CMI: Hello all and welcome to todays live Q&A from CMI. We're honoured to welcome Bill Lucas to CMI today and he'll be available to answer your questions for the next hour.
Colin Good morning
Bill Lucas Hello, glad to be on line.
CMI: Hi Bill and Colin, welcome to the session.
Colin Are you kicking off or just looking for questions
Bill Lucas: Questions would be great
CMI: Hi Colin, both, so if you have a question for Bill fire away.
CMI: Whilst Colin is thinking up a good 'un, we have a question posted in from John.
John What inspired you to create Learning at Work Day and how successful has it been?
Bill Lucas: a lack of real engagement in learning by employers. at its peak , very successful, with high-profile job swaps and job shadowing and major media interest. it seems to unite unions, HR and management in an agreeable way to do something worthwhile...
CMI: I think it's proven a really good idea to focus attention on the importance of learning and development as well. We have a follow up question here from Marjorie.
Marjorie How did you develop the engagement, for instance do you use a specific approach?
Bill Lucas: Hello Marjorie. We did a number of things. 1. Made the case for learning at work (engagement, competitive advantage, employee satisfaction and so on) 2. found champions willing to be role models 3. cerated some really user-friendly ways of running events, especially tasters 4. created an over-arching media campaign
CMI: I think that's a good framework for implementing any major project.
CMI: The next question is one after my own heart from Colin
Colin I'm really interested in how social and on-line media (like this) could be used to help people or businesses understand the importance of upskilling themselves. Any ideas?
Bill Lucas: Twitter and Facebook are a legitimate kind of peer pressure? Raising awareness about a whole range of issues. Do you know UKEDchat on twitter, for eg? It gets people talking about issues and questioning their practice...
CMI: I'm a big fan of things like communities of practice as well, with CMI being an obvious example for people wishing to learn about management from their peers. I'll have to look up UKEDchat on Twitter though, sounds interesting.
Bill Lucas: Yes. Agreed. Cof P also, as a concept, introduces the idea that learning can be very different according to different contexts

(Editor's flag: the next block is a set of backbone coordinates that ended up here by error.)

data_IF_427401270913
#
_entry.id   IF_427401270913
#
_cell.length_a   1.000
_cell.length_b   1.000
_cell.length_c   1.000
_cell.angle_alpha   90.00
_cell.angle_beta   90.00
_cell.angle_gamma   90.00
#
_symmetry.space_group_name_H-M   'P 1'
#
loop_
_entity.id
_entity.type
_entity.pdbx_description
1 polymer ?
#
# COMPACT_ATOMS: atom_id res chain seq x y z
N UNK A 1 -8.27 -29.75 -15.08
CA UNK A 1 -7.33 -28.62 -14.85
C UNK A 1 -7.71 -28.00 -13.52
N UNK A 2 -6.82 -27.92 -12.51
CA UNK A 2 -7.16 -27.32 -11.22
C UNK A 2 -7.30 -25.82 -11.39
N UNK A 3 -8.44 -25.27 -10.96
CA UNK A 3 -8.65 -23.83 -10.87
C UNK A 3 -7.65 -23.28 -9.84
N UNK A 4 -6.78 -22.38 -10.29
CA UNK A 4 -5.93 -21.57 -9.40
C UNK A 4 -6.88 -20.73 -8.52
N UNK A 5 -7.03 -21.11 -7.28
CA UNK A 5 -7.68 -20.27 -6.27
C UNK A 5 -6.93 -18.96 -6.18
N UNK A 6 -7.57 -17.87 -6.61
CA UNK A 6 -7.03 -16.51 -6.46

CMI: We have a question now from Anastasia
Anastasia Which are the main issues you and the people face during the process of learning whilst working?
Bill Lucas: Hi Anastasia. Time. Space. Managerial approval. Having relevant methods to hand. How are these for starters?
CMI: Sorry to chop and change, but we've had a few follow ups to Colin's initial question. Seems social media is a hot topic today.
Colin How about a multi-site, On-Line, Social Network e-Learning at Work Day, with people from all sorts of organisations sharing their learning
Bill Lucas: Colin. Good idea in principle. But to get people sharing they need to know who they are sharing with and why. They need a common issue (as in action learning for eg) or a theme perhaps
CMI: I think that leads quite nicely into a question from John on that very challenge.
John Following on from Colin's question how do you get organisations to adopt social media to upskill their employees?
Bill Lucas: not my field! Any ideas?
CMI: Don't tempt me Bill, we could be here all day :)
CMI: As with most things though I suspect the root of the issue is cultural. If there is a culture of knowledge sharing and meritocracy then it encourages people both to share ideas and learn from each other safe in the knowledge that doing so won't harm their career prospects. Social media then simply acts as the tool to enable this sharing.
CMI: Anastasia has a follow up question on this issue
Anastasia What I had in mind! Managerial approval, official or unofficial???
CMI: How important is top level buy-in do you think?
Bill Lucas: Agreed. In rEvolution I explore the ways in which social intellgence can be enacted today, Open Space, World Cafe etc
Bill Lucas: Anastasia, managerial buy in is both overt (official) and tacit and local. You need both in a really powerful learning organisation. Top level buy in for anything important is important. And learnign is important.
Bill Lucas: In terms of adaptive expertise, the them of rEvolution, it is often UNLEARNING we are really talking about. Habit change.
CMI: Do you think learning has enough importance at board level Bill? Especially in these difficult times it might appear an intangible benefit.
Bill Lucas: No. Training - a formal expression of learning - is often the first to be cut. Arie de Geus talks of learning as the only form of sustainable competitive advantage. It is the enabler of both quality improvement and cost reducation. It is an intangible benefit but that does not mean that it is not important.